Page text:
Experts doubt whether illegal magic mushroom stores will advance drug policy

A man enters the FunGuyz magic mushroom store, in Montreal July 11. Within hours police raided the store and the next day, the location sat closed and mostly empty. THE CANADIAN PRESS/Ryan Remiorz

Magic mushroom stores are opening illegally across Canada, challenging the country’s drug laws, but experts say the illicit vendors are unlikely to radically advance acceptance of the hallucinogenic fungi among authorities — or the public.

Psilocybin — the psychedelic compound in magic mushrooms — is increasingly used in clinical trials examining its therapeutic effects. But a rapid growth in the illegal hallucinogenic drug market could stifle progress by turning public opinion against the substances, said Dr. Andrew Bui-Nguyen, whose clinic offers government-sanctioned psychedelic treatments to select patients.

“I think everyone is enthused about the psychedelics renaissance, but I think there’s ways to do it very collaboratively with the policymakers,” said Bui-Nguyen, medical director of the Montreal clinic Mindspace by Numinus, which has been given approval by Health Canada to use psilocybin under strict conditions to treat depression.

READ MORE: First patient in Quebec gets approval from Health Canada for magic mushroom therapy

Montreal is the latest focus of the debate about psychedelic drug use. On Tuesday, a vendor called FunGuyz started selling magic mushrooms out of a corner store east of downtown Montreal. Within hours police raided the store and made four arrests. One woman, Feila Alichina Idrissa, faces a charge related to substance trafficking.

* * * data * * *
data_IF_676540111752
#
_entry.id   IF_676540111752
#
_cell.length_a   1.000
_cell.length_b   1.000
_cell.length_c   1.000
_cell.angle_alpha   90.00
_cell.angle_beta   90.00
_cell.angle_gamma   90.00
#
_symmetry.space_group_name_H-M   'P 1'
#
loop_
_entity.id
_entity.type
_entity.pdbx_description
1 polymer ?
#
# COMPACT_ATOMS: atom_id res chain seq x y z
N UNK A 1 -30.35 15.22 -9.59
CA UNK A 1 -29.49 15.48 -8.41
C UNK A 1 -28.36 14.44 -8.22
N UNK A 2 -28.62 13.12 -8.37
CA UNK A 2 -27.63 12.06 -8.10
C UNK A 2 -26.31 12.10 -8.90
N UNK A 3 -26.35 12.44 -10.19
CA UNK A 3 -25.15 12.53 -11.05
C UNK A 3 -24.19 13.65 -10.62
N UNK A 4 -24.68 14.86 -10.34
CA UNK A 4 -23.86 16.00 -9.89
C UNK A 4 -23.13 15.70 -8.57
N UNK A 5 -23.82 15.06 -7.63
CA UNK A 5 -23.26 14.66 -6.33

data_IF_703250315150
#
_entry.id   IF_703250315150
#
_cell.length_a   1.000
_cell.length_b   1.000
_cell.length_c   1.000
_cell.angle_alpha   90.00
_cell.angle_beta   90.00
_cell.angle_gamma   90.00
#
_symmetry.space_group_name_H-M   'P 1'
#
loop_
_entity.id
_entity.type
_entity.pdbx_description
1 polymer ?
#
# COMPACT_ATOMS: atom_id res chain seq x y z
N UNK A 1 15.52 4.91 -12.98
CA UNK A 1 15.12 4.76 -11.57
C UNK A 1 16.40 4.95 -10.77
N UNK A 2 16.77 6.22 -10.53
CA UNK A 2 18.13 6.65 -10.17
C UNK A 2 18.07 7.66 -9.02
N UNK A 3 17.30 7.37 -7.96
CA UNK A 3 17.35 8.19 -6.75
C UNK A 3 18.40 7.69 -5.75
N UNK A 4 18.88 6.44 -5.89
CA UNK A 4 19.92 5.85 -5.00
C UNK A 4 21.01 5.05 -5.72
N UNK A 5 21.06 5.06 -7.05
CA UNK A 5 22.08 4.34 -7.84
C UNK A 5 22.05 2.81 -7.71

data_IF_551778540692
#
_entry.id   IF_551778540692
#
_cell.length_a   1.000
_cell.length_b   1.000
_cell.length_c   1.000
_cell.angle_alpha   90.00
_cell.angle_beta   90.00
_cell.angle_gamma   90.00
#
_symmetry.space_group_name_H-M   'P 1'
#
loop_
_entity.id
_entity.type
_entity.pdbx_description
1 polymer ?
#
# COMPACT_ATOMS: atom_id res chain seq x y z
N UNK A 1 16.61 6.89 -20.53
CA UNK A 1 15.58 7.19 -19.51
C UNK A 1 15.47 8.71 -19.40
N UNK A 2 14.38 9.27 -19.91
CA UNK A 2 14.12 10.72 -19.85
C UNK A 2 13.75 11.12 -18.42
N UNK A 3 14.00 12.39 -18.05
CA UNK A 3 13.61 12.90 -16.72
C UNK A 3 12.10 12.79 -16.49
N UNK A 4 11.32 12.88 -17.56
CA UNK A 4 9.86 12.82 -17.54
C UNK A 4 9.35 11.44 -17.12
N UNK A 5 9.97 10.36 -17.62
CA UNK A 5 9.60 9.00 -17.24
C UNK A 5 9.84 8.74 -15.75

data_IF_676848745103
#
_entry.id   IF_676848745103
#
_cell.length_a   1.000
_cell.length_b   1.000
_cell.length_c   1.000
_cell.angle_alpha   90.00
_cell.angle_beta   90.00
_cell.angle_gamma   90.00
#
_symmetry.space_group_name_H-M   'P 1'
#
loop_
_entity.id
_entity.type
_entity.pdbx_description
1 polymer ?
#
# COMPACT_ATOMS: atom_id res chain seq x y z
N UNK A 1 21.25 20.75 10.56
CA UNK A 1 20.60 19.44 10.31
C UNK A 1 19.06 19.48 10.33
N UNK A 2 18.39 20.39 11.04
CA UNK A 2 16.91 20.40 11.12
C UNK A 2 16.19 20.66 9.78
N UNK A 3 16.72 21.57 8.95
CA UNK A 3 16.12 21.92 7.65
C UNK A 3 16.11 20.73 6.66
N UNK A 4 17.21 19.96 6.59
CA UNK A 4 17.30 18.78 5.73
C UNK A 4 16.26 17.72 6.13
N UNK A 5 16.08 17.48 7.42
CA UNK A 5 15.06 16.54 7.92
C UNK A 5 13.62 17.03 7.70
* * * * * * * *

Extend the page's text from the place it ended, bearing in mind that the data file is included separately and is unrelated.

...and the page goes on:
On Wednesday, the location sat closed and mostly empty, the lurid blue and pink fungi illustrations that once covered the storefront windows were gone, revealing a disordered interior with only a handful of clear plastic bins littering the floor.

It’s unclear who owns FunGuyz, which sells psilocybin online and boasts 10 locations in Ontario. A man claiming to be the store spokesman has given two different spellings of his name to The Canadian Press and has refused to provide identification. He has said the Montreal store opened as a form of protest to increase access to psilocybin.

Other illegal psychedelic drug retailers have popped up in Manitoba.

Meanwhile, hallucinogens, like psilocybin, are subject to sale and possession bans in Canada, and are only permitted to be used under limited medical contexts. But clinical trials with the drugs have been slow to develop in the country.

So far, Bui-Nguyen explained, Health Canada has issued exemptions to the psilocybin ban for treatments involving patients with end-of-life distress or severe depression — but only if the patients’ conditions have resisted other treatment methods.

READ MORE: Australia is the first country to let patients with depression or PTSD be prescribed psychedelics

There has been recent progress, however, including a $3-million government investment in June to support three more clinical trials involving psilocybin. Bui-Nguyen says he expects psychedelic treatment to expand further if trials yield positive results.

Whether psychedelic drugs for recreational use will ever be legal in Canada is unclear. But if drugs like psilocybin become more widely available in the country, that process would likely not come from illegal stores, said Daniel Weinstock, a McGill University law professor who studies public policy.

“I think that having these sort of rogue stores popping up here and there is more evidence” of the failure of substance bans, he said, “than a solution to the problem.”

Weinstock recalled the process of cannabis legalization in Canada, where legal recreational use only followed extensive medical application and widespread social acceptability — two key elements that he said psychedelic drugs still lack.

“The road isn’t quite as smooth” as illegal stores might suggest, he said.

Bui-Nguyen advocates for the decriminalization of psychedelics and the expansion of their medical use, and he says stores like FunGuyz may actually be making it more difficult for these drugs to gain widespread acceptance among lawmakers and citizens.

“Sometimes just doing things blindly and without reflection around the possible impacts can actually … be counterproductive to some extent,” he said.

– Thomas MacDonald, The Canadian Press; This story was produced with the financial assistance of the Meta and Canadian Press News Fellowship.

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